Basically, this is the company that will connect your site to the Internet. The web host you select should be able to accommodate the amount of traffic you expect for the website and ensure that it can "host" the number of web pages your business will need. For example, with 5MB of space, you should be able to build approximately 150 web pages. (If you decide to include a blog as part of your website, remember that as you add new posts, each post will count as one page.) Other factors to consider include the speed with which the site will load, whether the site requires you to also host ads (many free web hosting platforms do), and if you'll be able to expand the site in the future.
Design the site
Website building platforms are one way to go if you lack the technical expertise to do it yourself or don't want to pay an arm and a leg for the service. Services like Wix and SquareSpace let you choose templates with drag-and-drop features to build a website that meets your needs. WordPress is a very popular platform that's particularly useful for businesses that want to use a blog to build their business. It lets you create static (or permanent) website pages like "About Us," Home," and "Services," but you can also customize its look and feel and you can add a blog, email signup boxes, social media connections and lots more. WordPress is free, has tons of website layouts from which to choose, is easy for beginners to use, can handle small and large sites alike and is mobile-friendly. The latter is important for any business getting a website up and running, as the look of the website must be easy to read and navigate for mobile users, too.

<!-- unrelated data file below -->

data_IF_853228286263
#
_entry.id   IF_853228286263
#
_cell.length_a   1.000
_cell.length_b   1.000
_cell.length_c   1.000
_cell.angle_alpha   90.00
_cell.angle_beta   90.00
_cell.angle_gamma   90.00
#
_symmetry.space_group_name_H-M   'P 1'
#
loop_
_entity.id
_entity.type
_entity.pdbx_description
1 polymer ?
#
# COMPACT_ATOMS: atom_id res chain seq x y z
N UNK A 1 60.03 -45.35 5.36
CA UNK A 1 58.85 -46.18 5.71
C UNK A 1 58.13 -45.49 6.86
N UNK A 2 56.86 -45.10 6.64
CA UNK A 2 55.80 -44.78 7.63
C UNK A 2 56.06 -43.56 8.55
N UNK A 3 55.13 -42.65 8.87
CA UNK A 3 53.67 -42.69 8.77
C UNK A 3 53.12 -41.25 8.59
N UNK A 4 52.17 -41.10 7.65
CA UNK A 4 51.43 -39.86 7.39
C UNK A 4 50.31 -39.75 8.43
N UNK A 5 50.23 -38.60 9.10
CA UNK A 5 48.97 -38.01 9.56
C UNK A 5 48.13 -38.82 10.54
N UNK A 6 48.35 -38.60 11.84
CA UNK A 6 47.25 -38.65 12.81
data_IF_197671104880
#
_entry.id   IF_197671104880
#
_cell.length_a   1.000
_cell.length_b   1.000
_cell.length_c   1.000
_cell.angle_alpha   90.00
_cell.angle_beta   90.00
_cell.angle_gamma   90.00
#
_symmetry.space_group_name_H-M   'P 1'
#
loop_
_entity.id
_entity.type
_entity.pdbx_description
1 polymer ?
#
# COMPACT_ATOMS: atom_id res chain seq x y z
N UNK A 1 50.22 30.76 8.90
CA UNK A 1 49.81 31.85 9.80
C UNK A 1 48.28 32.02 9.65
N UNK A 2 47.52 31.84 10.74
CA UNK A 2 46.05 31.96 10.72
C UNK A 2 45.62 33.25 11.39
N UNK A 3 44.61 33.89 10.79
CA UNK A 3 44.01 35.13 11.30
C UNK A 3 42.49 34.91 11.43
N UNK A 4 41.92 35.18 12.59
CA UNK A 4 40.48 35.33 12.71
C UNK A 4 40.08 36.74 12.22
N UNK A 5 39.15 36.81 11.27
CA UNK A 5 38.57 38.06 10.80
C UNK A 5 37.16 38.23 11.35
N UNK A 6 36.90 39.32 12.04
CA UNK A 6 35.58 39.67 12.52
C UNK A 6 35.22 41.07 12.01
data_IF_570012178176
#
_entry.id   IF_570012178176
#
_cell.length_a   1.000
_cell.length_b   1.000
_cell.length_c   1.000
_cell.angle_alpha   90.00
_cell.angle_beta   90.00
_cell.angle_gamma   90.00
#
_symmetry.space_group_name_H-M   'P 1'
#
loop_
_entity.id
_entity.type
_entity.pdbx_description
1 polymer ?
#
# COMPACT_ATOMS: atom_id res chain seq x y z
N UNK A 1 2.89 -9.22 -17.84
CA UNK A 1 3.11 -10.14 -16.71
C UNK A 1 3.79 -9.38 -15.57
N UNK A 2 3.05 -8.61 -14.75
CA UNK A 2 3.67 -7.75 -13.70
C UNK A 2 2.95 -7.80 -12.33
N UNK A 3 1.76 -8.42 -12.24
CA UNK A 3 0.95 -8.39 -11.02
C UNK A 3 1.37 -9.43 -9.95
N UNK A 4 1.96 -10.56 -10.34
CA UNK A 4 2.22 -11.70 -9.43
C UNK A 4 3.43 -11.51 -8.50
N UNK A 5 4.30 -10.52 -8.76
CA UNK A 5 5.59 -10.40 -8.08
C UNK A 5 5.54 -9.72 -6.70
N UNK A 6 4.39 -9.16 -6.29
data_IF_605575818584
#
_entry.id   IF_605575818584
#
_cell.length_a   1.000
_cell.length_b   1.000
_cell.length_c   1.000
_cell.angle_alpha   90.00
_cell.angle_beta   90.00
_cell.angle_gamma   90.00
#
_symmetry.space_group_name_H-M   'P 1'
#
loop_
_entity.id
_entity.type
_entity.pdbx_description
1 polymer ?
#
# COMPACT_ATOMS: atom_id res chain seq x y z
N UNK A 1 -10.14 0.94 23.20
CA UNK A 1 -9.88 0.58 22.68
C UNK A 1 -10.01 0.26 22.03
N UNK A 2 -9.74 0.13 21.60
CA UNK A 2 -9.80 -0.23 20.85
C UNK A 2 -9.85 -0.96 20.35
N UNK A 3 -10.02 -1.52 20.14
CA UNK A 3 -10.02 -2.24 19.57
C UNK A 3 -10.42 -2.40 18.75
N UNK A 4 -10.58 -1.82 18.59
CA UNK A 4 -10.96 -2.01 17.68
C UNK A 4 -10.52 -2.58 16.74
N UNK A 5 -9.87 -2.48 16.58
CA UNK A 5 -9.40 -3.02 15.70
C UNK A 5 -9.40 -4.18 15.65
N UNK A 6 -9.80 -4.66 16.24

Build the pages